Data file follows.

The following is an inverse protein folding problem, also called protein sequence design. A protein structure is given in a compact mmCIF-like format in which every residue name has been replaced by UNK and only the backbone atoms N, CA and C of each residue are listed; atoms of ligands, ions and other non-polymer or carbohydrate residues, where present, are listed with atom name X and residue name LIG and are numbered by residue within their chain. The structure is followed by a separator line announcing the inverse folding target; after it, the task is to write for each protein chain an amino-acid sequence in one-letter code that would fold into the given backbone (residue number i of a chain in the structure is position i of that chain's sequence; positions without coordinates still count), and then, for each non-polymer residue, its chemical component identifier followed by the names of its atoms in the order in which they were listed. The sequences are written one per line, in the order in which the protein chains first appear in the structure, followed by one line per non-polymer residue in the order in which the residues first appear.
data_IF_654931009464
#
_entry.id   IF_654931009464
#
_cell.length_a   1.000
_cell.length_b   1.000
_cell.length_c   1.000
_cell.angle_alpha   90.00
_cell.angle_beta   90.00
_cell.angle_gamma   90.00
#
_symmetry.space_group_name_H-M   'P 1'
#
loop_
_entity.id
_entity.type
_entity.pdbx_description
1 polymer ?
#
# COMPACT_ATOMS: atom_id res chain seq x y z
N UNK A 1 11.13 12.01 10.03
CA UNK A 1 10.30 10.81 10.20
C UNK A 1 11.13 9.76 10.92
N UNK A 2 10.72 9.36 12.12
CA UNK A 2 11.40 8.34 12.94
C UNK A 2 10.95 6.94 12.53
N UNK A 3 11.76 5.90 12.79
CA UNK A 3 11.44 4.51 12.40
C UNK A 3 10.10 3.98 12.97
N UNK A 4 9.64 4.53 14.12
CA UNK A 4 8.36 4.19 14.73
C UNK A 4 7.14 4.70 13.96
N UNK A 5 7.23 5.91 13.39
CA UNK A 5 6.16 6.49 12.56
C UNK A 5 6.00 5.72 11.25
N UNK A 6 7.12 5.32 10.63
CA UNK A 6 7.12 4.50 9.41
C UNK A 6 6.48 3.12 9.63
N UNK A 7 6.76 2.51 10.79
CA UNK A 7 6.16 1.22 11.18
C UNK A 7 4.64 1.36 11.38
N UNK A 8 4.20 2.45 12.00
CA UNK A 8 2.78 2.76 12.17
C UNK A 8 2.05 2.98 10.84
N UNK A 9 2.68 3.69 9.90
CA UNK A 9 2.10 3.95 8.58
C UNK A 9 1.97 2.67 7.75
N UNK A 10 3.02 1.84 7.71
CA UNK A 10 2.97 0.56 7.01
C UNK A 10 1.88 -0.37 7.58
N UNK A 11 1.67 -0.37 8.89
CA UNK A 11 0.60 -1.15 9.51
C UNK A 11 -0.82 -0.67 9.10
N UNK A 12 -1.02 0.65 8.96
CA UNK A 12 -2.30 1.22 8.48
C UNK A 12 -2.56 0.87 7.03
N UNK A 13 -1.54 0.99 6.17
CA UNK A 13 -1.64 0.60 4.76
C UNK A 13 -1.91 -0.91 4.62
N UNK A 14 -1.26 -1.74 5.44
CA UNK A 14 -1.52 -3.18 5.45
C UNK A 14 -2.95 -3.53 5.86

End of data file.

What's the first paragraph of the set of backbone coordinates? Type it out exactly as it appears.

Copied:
The following is an inverse protein folding problem, also called protein sequence design. A protein structure is given in a compact mmCIF-like format in which every residue name has been replaced by UNK and only the backbone atoms N, CA and C of each residue are listed; atoms of ligands, ions and other non-polymer or carbohydrate residues, where present, are listed with atom name X and residue name LIG and are numbered by residue within their chain. The structure is followed by a separator line announcing the inverse folding target; after it, the task is to write for each protein chain an amino-acid sequence in one-letter code that would fold into the given backbone (residue number i of a chain in the structure is position i of that chain's sequence; positions without coordinates still count), and then, for each non-polymer residue, its chemical component identifier followed by the names of its atoms in the order in which they were listed. The sequences are written one per line, in the order in which the protein chains first appear in the structure, followed by one line per non-polymer residue in the order in which the residues first appear.